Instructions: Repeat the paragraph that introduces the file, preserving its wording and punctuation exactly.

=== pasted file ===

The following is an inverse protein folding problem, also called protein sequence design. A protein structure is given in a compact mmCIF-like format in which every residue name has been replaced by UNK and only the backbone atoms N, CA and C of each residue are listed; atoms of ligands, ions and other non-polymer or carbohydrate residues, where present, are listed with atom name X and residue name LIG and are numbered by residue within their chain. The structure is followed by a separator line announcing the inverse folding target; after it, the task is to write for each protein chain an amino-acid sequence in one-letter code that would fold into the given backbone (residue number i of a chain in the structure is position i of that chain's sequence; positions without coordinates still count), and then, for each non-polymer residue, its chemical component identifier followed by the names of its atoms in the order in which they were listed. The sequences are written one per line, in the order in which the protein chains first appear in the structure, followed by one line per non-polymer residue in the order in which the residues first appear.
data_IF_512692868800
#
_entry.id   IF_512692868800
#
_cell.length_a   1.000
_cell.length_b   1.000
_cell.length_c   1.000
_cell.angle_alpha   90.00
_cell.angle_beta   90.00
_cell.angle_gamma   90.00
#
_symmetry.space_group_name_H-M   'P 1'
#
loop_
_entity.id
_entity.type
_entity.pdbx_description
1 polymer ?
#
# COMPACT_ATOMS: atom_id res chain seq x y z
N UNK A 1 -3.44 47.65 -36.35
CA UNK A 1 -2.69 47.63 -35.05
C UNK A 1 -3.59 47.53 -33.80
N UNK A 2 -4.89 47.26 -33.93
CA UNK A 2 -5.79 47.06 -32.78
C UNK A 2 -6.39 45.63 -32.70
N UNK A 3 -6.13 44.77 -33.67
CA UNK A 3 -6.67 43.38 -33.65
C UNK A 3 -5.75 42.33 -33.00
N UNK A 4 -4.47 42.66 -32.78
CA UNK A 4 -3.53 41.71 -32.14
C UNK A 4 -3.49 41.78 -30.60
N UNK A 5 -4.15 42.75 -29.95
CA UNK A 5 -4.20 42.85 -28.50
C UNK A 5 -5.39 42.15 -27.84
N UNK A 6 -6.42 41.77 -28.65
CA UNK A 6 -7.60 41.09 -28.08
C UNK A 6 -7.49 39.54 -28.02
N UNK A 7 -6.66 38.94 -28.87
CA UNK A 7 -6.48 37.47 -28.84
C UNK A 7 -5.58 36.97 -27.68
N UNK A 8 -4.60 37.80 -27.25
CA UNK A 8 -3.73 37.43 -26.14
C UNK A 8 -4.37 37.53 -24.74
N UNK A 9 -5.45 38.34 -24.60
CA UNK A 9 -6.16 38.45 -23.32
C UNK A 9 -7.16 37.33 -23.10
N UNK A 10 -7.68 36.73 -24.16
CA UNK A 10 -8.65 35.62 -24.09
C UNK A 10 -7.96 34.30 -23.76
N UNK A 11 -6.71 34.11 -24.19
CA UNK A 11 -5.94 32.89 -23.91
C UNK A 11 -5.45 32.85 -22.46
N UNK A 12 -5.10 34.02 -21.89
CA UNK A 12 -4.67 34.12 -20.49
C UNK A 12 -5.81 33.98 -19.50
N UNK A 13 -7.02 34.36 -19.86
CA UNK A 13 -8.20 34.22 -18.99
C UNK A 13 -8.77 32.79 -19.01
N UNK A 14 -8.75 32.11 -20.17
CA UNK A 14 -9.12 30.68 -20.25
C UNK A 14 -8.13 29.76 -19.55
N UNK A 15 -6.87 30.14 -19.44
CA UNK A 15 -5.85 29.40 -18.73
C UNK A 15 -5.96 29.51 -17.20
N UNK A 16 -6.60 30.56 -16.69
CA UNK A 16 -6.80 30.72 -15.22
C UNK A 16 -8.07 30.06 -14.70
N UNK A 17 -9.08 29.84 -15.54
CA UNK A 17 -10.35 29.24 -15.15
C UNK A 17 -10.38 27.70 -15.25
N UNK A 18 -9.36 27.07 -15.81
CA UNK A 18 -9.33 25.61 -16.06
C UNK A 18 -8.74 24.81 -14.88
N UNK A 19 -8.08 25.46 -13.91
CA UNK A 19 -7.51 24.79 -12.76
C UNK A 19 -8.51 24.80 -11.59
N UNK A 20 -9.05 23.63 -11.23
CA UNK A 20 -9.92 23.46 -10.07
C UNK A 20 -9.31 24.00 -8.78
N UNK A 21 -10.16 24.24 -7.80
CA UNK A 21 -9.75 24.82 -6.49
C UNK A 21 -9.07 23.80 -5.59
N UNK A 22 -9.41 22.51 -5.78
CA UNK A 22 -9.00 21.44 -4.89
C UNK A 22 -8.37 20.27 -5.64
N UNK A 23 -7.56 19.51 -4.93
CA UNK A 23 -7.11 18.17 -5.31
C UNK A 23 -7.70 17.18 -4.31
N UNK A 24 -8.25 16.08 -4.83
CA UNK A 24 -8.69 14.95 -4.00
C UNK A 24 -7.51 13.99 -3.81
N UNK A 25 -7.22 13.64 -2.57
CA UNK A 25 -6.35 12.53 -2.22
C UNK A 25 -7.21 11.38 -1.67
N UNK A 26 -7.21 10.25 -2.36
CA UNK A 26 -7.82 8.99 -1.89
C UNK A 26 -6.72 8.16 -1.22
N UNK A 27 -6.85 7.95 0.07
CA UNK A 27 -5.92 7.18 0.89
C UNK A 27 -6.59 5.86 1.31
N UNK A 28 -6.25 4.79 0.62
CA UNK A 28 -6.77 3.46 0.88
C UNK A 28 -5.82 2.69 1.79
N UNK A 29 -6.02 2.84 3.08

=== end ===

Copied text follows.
The following is an inverse protein folding problem, also called protein sequence design. A protein structure is given in a compact mmCIF-like format in which every residue name has been replaced by UNK and only the backbone atoms N, CA and C of each residue are listed; atoms of ligands, ions and other non-polymer or carbohydrate residues, where present, are listed with atom name X and residue name LIG and are numbered by residue within their chain. The structure is followed by a separator line announcing the inverse folding target; after it, the task is to write for each protein chain an amino-acid sequence in one-letter code that would fold into the given backbone (residue number i of a chain in the structure is position i of that chain's sequence; positions without coordinates still count), and then, for each non-polymer residue, its chemical component identifier followed by the names of its atoms in the order in which they were listed. The sequences are written one per line, in the order in which the protein chains first appear in the structure, followed by one line per non-polymer residue in the order in which the residues first appear.